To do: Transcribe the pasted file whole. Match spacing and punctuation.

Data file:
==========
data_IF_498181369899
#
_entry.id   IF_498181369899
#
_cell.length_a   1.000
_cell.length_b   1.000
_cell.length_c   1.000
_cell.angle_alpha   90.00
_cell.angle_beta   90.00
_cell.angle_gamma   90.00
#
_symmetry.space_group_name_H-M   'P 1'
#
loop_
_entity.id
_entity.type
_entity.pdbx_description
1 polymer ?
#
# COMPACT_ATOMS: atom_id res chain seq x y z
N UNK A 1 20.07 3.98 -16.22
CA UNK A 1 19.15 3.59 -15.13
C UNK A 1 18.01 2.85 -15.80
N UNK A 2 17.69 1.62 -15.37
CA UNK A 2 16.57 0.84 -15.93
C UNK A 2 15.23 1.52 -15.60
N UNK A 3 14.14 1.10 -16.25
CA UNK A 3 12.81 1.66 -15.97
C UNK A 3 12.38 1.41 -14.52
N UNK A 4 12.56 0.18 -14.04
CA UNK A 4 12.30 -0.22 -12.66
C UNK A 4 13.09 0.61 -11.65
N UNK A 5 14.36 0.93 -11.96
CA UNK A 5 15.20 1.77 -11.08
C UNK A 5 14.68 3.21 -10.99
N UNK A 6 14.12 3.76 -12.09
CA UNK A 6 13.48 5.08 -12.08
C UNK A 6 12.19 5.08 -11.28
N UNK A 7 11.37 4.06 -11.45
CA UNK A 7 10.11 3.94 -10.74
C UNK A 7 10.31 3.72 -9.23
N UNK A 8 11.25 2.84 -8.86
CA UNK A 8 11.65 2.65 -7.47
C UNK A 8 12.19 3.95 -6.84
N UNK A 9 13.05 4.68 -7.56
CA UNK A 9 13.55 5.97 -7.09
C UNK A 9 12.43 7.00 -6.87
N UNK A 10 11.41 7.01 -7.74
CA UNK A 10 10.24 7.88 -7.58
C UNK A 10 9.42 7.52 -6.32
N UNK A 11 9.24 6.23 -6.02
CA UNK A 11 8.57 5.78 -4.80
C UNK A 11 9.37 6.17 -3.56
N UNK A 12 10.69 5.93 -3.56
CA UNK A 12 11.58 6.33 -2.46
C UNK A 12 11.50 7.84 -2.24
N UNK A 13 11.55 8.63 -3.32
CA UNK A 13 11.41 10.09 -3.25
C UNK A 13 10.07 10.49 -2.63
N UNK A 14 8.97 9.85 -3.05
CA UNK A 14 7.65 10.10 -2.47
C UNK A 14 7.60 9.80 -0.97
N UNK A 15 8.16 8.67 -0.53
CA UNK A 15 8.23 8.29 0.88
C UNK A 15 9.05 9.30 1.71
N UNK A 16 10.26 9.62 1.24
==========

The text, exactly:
data_IF_498181369899
#
_entry.id   IF_498181369899
#
_cell.length_a   1.000
_cell.length_b   1.000
_cell.length_c   1.000
_cell.angle_alpha   90.00
_cell.angle_beta   90.00
_cell.angle_gamma   90.00
#
_symmetry.space_group_name_H-M   'P 1'
#
loop_
_entity.id
_entity.type
_entity.pdbx_description
1 polymer ?
#
# COMPACT_ATOMS: atom_id res chain seq x y z
N UNK A 1 20.07 3.98 -16.22
CA UNK A 1 19.15 3.59 -15.13
C UNK A 1 18.01 2.85 -15.80
N UNK A 2 17.69 1.62 -15.37
CA UNK A 2 16.57 0.84 -15.93
C UNK A 2 15.23 1.52 -15.60
N UNK A 3 14.14 1.10 -16.25
CA UNK A 3 12.81 1.66 -15.97
C UNK A 3 12.38 1.41 -14.52
N UNK A 4 12.56 0.18 -14.04
CA UNK A 4 12.30 -0.22 -12.66
C UNK A 4 13.09 0.61 -11.65
N UNK A 5 14.36 0.93 -11.96
CA UNK A 5 15.20 1.77 -11.08
C UNK A 5 14.68 3.21 -10.99
N UNK A 6 14.12 3.76 -12.09
CA UNK A 6 13.48 5.08 -12.08
C UNK A 6 12.19 5.08 -11.28
N UNK A 7 11.37 4.06 -11.45
CA UNK A 7 10.11 3.94 -10.74
C UNK A 7 10.31 3.72 -9.23
N UNK A 8 11.25 2.84 -8.86
CA UNK A 8 11.65 2.65 -7.47
C UNK A 8 12.19 3.95 -6.84
N UNK A 9 13.05 4.68 -7.56
CA UNK A 9 13.55 5.97 -7.09
C UNK A 9 12.43 7.00 -6.87
N UNK A 10 11.41 7.01 -7.74
CA UNK A 10 10.24 7.88 -7.58
C UNK A 10 9.42 7.52 -6.32
N UNK A 11 9.24 6.23 -6.02
CA UNK A 11 8.57 5.78 -4.80
C UNK A 11 9.37 6.17 -3.56
N UNK A 12 10.69 5.93 -3.56
CA UNK A 12 11.58 6.33 -2.46
C UNK A 12 11.50 7.84 -2.24
N UNK A 13 11.55 8.63 -3.32
CA UNK A 13 11.41 10.09 -3.25
C UNK A 13 10.07 10.49 -2.63
N UNK A 14 8.97 9.85 -3.05
CA UNK A 14 7.65 10.10 -2.47
C UNK A 14 7.60 9.80 -0.97
N UNK A 15 8.16 8.67 -0.53
CA UNK A 15 8.23 8.29 0.88
C UNK A 15 9.05 9.30 1.71
N UNK A 16 10.26 9.62 1.24